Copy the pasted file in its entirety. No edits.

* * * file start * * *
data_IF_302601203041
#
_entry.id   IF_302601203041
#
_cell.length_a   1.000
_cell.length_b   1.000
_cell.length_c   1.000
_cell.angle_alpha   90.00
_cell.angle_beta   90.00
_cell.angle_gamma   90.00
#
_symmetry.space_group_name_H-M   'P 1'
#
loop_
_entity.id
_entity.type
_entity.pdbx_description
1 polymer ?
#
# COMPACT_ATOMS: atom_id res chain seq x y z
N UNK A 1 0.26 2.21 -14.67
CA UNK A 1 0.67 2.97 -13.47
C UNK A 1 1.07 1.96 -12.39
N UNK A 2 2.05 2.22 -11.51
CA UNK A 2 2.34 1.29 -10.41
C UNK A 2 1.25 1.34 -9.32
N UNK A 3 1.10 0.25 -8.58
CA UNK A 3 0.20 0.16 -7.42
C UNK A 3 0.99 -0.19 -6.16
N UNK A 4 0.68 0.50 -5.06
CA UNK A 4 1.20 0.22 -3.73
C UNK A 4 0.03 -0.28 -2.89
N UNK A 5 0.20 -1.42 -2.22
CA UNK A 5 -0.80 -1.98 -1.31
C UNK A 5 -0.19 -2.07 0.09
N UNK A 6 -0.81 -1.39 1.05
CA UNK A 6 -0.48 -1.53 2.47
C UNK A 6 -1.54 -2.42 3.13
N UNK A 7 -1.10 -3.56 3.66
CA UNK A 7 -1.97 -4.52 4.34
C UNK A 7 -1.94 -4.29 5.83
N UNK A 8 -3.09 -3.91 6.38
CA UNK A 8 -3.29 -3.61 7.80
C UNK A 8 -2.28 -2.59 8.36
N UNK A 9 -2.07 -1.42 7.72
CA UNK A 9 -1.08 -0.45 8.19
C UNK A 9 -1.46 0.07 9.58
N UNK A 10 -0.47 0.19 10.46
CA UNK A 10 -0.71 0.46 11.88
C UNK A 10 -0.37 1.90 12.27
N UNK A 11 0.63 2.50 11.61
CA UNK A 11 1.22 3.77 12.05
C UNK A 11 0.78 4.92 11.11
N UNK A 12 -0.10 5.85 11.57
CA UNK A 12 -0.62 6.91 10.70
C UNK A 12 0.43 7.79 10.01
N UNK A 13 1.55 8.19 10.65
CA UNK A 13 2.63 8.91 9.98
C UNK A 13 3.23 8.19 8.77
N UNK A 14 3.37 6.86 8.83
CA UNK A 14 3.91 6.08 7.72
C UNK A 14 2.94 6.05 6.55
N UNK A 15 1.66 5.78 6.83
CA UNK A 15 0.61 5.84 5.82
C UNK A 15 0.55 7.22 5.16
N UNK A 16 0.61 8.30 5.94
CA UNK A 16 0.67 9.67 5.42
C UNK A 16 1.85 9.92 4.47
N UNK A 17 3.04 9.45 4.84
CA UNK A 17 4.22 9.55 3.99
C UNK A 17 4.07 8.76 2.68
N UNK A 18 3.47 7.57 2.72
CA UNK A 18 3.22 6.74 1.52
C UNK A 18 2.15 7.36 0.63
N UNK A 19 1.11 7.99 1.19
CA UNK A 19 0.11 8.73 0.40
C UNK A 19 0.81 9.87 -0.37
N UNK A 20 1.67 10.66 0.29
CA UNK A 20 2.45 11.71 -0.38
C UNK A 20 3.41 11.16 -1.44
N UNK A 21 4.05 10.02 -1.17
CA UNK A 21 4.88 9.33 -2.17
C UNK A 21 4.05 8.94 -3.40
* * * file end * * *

data_IF_302601203041
#
_entry.id   IF_302601203041
#
_cell.length_a   1.000
_cell.length_b   1.000
_cell.length_c   1.000
_cell.angle_alpha   90.00
_cell.angle_beta   90.00
_cell.angle_gamma   90.00
#
_symmetry.space_group_name_H-M   'P 1'
#
loop_
_entity.id
_entity.type
_entity.pdbx_description
1 polymer ?
#
# COMPACT_ATOMS: atom_id res chain seq x y z
N UNK A 1 0.26 2.21 -14.67
CA UNK A 1 0.67 2.97 -13.47
C UNK A 1 1.07 1.96 -12.39
N UNK A 2 2.05 2.22 -11.51
CA UNK A 2 2.34 1.29 -10.41
C UNK A 2 1.25 1.34 -9.32
N UNK A 3 1.10 0.25 -8.58
CA UNK A 3 0.20 0.16 -7.42
C UNK A 3 0.99 -0.19 -6.16
N UNK A 4 0.68 0.50 -5.06
CA UNK A 4 1.20 0.22 -3.73
C UNK A 4 0.03 -0.28 -2.89
N UNK A 5 0.20 -1.42 -2.22
CA UNK A 5 -0.80 -1.98 -1.31
C UNK A 5 -0.19 -2.07 0.09
N UNK A 6 -0.81 -1.39 1.05
CA UNK A 6 -0.48 -1.53 2.47
C UNK A 6 -1.54 -2.42 3.13
N UNK A 7 -1.10 -3.56 3.66
CA UNK A 7 -1.97 -4.52 4.34
C UNK A 7 -1.94 -4.29 5.83
N UNK A 8 -3.09 -3.91 6.38
CA UNK A 8 -3.29 -3.61 7.80
C UNK A 8 -2.28 -2.59 8.36
N UNK A 9 -2.07 -1.42 7.72
CA UNK A 9 -1.08 -0.45 8.19
C UNK A 9 -1.46 0.07 9.58
N UNK A 10 -0.47 0.19 10.46
CA UNK A 10 -0.71 0.46 11.88
C UNK A 10 -0.37 1.90 12.27
N UNK A 11 0.63 2.50 11.61
CA UNK A 11 1.22 3.77 12.05
C UNK A 11 0.78 4.92 11.11
N UNK A 12 -0.10 5.85 11.57
CA UNK A 12 -0.62 6.91 10.70
C UNK A 12 0.43 7.79 10.01
N UNK A 13 1.55 8.19 10.65
CA UNK A 13 2.63 8.91 9.98
C UNK A 13 3.23 8.19 8.77
N UNK A 14 3.37 6.86 8.83
CA UNK A 14 3.91 6.08 7.72
C UNK A 14 2.94 6.05 6.55
N UNK A 15 1.66 5.78 6.83
CA UNK A 15 0.61 5.84 5.82
C UNK A 15 0.55 7.22 5.16
N UNK A 16 0.61 8.30 5.94
CA UNK A 16 0.67 9.67 5.42
C UNK A 16 1.85 9.92 4.47
N UNK A 17 3.04 9.45 4.84
CA UNK A 17 4.22 9.55 3.99
C UNK A 17 4.07 8.76 2.68
N UNK A 18 3.47 7.57 2.72
CA UNK A 18 3.22 6.74 1.52
C UNK A 18 2.15 7.36 0.63
N UNK A 19 1.11 7.99 1.19
CA UNK A 19 0.11 8.73 0.40
C UNK A 19 0.81 9.87 -0.37
N UNK A 20 1.67 10.66 0.29
CA UNK A 20 2.45 11.71 -0.38
C UNK A 20 3.41 11.16 -1.44
N UNK A 21 4.05 10.02 -1.17
CA UNK A 21 4.88 9.33 -2.17
C UNK A 21 4.05 8.94 -3.40